AMD is back!

It’s o cially a two-horse race in the CPU and GPU mar­ket again.

HWM (Singapore) - - THINK - By Koh Wanzi

“The Thread­rip­per 1950X packs a whop­ping 16 cores and 32 threads into a gar­gan­tuan chip that costs just US$999.”

Pick a ca­sual gamer off the street to­day and ask him what his pre­ferred CPU and GPU man­u­fac­tur­ers are. Chances are, he’ll say In­tel and NVIDIA. The sad irony to this is that while In­tel makes pro­ces­sors and NVIDIA makes graphics chips, it’s AMD that makes both.

AMD should have a wealth of ex­pe­ri­ence and de­sign ex­per­tise to draw on. In­deed, in its hey­day, it was AMD that beat In­tel to x86based 64-bit pro­ces­sors with its Opteron and Athlon 64 chips.

Un­for­tu­nately, AMD has lagged be­hind In­tel and NVIDIA in re­cent years. It be­came known as the bud­get op­tion, and has not been a se­ri­ous con­tender in the en­thu­si­ast space for way too long.

How­ever, 2017 looks to be the year that the red camp turns the tide. Ear­lier this year, AMD un­veiled its Ryzen pro­ces­sors, in­clud­ing the octa-core Ryzen 7 1800X, a main­stream chip with the chops to take on In­tel’s 10-core Core i7-6950X, which cost well over a thou­sand dol­lars.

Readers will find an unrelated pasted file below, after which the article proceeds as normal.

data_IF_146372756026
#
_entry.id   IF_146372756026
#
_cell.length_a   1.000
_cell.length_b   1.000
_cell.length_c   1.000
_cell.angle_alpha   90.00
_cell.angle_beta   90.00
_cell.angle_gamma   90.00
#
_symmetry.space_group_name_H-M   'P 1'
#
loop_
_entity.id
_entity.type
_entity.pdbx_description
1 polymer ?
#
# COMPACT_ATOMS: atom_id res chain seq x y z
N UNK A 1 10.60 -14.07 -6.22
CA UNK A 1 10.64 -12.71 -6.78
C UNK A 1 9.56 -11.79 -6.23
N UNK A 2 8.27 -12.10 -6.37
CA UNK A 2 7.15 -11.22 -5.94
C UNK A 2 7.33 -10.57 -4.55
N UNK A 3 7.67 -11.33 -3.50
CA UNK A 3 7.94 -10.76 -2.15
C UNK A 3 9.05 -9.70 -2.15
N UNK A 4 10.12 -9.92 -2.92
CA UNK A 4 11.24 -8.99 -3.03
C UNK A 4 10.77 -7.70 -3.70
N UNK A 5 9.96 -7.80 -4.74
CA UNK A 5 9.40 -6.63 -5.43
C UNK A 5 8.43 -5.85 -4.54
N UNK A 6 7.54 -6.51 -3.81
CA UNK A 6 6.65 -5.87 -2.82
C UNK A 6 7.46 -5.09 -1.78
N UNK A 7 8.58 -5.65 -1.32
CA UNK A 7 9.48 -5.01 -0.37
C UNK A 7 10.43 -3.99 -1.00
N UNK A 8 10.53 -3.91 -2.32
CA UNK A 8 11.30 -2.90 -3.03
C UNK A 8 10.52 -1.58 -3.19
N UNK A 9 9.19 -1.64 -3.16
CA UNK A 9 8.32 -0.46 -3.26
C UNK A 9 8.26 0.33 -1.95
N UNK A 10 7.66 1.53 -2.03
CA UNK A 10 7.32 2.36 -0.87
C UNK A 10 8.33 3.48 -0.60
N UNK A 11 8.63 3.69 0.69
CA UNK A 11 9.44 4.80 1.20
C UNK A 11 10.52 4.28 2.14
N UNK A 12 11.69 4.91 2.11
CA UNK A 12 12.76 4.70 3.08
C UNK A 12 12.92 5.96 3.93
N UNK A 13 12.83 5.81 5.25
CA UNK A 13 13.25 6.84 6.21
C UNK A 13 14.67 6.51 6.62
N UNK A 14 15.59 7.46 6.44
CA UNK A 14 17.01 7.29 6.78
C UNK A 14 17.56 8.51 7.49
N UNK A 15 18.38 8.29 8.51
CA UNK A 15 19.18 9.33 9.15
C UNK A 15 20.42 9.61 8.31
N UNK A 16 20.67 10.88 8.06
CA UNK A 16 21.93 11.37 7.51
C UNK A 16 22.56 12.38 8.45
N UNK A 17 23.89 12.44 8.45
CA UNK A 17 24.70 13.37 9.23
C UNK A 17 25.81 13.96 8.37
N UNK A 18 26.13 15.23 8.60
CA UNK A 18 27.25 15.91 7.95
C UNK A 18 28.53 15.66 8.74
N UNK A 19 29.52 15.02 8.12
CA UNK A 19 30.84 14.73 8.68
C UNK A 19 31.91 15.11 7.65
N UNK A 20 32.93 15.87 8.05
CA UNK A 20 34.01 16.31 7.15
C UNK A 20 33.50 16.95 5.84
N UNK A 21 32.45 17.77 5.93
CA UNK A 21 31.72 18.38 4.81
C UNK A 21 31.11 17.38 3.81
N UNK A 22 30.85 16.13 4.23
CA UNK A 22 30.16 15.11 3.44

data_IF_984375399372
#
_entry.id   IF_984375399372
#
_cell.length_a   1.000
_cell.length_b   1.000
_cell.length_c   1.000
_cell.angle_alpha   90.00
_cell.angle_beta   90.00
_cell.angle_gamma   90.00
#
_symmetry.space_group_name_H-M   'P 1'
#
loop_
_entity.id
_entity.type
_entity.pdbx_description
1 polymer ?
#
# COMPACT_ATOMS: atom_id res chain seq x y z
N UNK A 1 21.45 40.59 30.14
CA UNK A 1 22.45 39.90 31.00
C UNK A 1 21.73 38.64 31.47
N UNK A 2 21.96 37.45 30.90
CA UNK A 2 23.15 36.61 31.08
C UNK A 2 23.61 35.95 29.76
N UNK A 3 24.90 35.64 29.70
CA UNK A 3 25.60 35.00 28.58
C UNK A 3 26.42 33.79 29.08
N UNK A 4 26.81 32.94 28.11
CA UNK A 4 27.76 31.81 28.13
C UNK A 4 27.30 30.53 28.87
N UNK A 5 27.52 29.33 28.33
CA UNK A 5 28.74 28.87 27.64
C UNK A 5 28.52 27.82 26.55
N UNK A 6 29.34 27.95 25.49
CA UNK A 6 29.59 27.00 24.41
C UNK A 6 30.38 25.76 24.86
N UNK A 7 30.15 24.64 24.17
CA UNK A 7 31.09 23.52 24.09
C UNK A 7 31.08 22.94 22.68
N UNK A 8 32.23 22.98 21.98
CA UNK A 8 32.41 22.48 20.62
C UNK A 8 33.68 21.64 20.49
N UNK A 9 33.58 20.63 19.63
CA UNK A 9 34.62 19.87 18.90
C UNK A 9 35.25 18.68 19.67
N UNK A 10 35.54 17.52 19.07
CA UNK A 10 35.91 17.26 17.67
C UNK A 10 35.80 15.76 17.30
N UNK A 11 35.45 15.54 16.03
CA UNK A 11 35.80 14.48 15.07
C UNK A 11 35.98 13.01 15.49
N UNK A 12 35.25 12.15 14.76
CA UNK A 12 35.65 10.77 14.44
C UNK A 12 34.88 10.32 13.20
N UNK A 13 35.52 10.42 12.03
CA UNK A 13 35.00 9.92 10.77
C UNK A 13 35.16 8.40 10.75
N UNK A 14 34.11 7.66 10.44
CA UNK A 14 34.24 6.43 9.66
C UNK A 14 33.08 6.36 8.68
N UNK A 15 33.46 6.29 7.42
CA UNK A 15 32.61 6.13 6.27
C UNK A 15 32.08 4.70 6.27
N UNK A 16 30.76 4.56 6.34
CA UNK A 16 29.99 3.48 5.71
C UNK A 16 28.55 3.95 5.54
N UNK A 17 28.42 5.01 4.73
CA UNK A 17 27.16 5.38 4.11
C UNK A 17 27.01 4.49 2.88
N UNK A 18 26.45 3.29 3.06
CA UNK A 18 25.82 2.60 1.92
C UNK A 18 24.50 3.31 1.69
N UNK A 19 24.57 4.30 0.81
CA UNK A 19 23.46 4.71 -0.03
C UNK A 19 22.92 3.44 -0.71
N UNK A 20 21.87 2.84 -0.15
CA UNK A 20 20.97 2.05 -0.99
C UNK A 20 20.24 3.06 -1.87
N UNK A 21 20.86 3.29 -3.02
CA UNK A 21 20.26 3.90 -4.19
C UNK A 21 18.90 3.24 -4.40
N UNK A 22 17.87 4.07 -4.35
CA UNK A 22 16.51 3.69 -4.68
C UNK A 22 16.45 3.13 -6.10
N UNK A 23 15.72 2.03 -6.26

Ryzen had its aws, and it was no gam­ing jug­ger­naut, but it of­fered an at­trac­tive price-to-per­for­mance ra­tio that en­deared it to those who dab­ble in both con­tent cre­ation and gam­ing.

At the end of July, the com­pany nally took the wraps off prod­ucts that it had teased for so long – Radeon RX Vega and its mas­sive Ryzen Thread­rip­per CPUs.

The Radeon RX Vega 64 is AMD’s re­turn to the per­for­mance graphics mar­ket, of­fer­ing 12.66 TFLOPS of peak FP32 per­for­mance to the NVIDIA GeForce GTX 1080 Ti’s 11.3 TFLOPS. The kicker is that it re­tails for only US$499, a very at­trac­tive price for a ag­ship prod­uct, es­pe­cially con­sid­er­ing that NVIDIA has been de­but­ing its top-end cards at US$699. Sim­i­larly, the Thread­rip­per 1950X packs a whop­ping 16 cores and 32 threads into a gar­gan­tuan chip that costs just US$999, the same ask­ing price as In­tel’s 10-core Core i9-7900X. There’s lit­tle doubt that Thread­rip­per will be a multi-core beast in pro­fes­sional work­loads, and of­fer drool-wor­thy per­for­mance for Twitch stream­ers who need to en­code video as they game.

In­tel and NVIDIA will al­most cer­tainly re­assert their dom­i­nance with the up­com­ing 18-core Core i9 chip and Volta ar­chi­tec­ture. But AMD has shown that it’s got plenty of life in it yet, suc­cess­fully forc­ing price read­just­ments from In­tel, and breath­ing com­pe­ti­tion back into the mar­ket.

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